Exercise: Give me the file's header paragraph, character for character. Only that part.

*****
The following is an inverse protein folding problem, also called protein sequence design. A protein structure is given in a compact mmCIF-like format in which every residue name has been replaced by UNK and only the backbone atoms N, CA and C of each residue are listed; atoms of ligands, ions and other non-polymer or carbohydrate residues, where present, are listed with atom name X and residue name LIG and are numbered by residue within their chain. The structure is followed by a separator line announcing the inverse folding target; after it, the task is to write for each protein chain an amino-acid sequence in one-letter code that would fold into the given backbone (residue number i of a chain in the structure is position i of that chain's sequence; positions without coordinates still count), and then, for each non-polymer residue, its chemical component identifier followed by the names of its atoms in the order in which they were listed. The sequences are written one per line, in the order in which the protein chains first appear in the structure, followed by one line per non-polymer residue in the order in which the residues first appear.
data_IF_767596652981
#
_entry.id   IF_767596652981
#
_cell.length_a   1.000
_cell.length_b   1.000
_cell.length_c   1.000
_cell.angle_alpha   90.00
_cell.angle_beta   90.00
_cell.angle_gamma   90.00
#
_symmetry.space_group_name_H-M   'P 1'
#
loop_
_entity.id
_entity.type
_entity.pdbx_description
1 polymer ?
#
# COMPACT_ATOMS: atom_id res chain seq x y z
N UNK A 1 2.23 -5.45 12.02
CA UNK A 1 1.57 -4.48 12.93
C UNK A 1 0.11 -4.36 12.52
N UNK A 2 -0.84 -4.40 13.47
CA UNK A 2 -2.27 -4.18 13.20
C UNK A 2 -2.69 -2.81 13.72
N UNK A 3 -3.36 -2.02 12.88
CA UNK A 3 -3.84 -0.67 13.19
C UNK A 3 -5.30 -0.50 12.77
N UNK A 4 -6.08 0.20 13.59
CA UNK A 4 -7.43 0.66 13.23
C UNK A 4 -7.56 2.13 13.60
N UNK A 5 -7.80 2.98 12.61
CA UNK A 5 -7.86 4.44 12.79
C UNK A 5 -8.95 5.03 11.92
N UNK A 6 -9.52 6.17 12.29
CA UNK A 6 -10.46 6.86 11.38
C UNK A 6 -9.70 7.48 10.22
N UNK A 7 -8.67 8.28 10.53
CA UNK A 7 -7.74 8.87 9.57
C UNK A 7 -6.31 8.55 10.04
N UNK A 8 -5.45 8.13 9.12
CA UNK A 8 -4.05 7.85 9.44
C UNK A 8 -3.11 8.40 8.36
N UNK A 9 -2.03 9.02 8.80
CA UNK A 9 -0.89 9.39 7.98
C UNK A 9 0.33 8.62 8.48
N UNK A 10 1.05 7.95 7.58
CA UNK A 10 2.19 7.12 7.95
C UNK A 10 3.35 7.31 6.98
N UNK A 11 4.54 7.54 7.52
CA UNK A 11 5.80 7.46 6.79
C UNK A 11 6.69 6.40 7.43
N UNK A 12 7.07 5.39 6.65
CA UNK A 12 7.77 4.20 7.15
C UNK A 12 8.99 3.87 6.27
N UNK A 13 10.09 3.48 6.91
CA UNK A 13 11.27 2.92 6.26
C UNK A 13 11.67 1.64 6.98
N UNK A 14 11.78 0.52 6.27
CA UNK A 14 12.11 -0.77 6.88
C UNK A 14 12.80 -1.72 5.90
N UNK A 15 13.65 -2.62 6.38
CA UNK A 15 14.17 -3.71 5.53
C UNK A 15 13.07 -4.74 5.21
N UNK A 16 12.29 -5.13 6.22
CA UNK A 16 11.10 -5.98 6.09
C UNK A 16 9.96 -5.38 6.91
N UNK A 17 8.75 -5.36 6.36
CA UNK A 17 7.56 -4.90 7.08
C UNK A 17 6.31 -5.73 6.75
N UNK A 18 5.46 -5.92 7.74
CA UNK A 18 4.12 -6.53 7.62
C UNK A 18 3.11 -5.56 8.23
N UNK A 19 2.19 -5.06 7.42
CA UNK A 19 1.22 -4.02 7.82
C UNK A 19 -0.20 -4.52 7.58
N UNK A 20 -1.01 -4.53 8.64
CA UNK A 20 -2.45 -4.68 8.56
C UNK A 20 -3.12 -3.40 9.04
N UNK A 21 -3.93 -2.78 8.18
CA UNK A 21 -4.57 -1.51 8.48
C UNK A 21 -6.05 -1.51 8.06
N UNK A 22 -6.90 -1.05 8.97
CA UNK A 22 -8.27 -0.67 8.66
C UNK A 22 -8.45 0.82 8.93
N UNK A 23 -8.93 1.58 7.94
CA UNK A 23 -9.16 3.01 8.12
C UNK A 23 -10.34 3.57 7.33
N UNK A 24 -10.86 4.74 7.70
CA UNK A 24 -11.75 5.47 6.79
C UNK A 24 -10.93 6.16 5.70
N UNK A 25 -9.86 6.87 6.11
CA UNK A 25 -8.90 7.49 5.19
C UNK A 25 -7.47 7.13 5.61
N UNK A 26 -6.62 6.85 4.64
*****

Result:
The following is an inverse protein folding problem, also called protein sequence design. A protein structure is given in a compact mmCIF-like format in which every residue name has been replaced by UNK and only the backbone atoms N, CA and C of each residue are listed; atoms of ligands, ions and other non-polymer or carbohydrate residues, where present, are listed with atom name X and residue name LIG and are numbered by residue within their chain. The structure is followed by a separator line announcing the inverse folding target; after it, the task is to write for each protein chain an amino-acid sequence in one-letter code that would fold into the given backbone (residue number i of a chain in the structure is position i of that chain's sequence; positions without coordinates still count), and then, for each non-polymer residue, its chemical component identifier followed by the names of its atoms in the order in which they were listed. The sequences are written one per line, in the order in which the protein chains first appear in the structure, followed by one line per non-polymer residue in the order in which the residues first appear.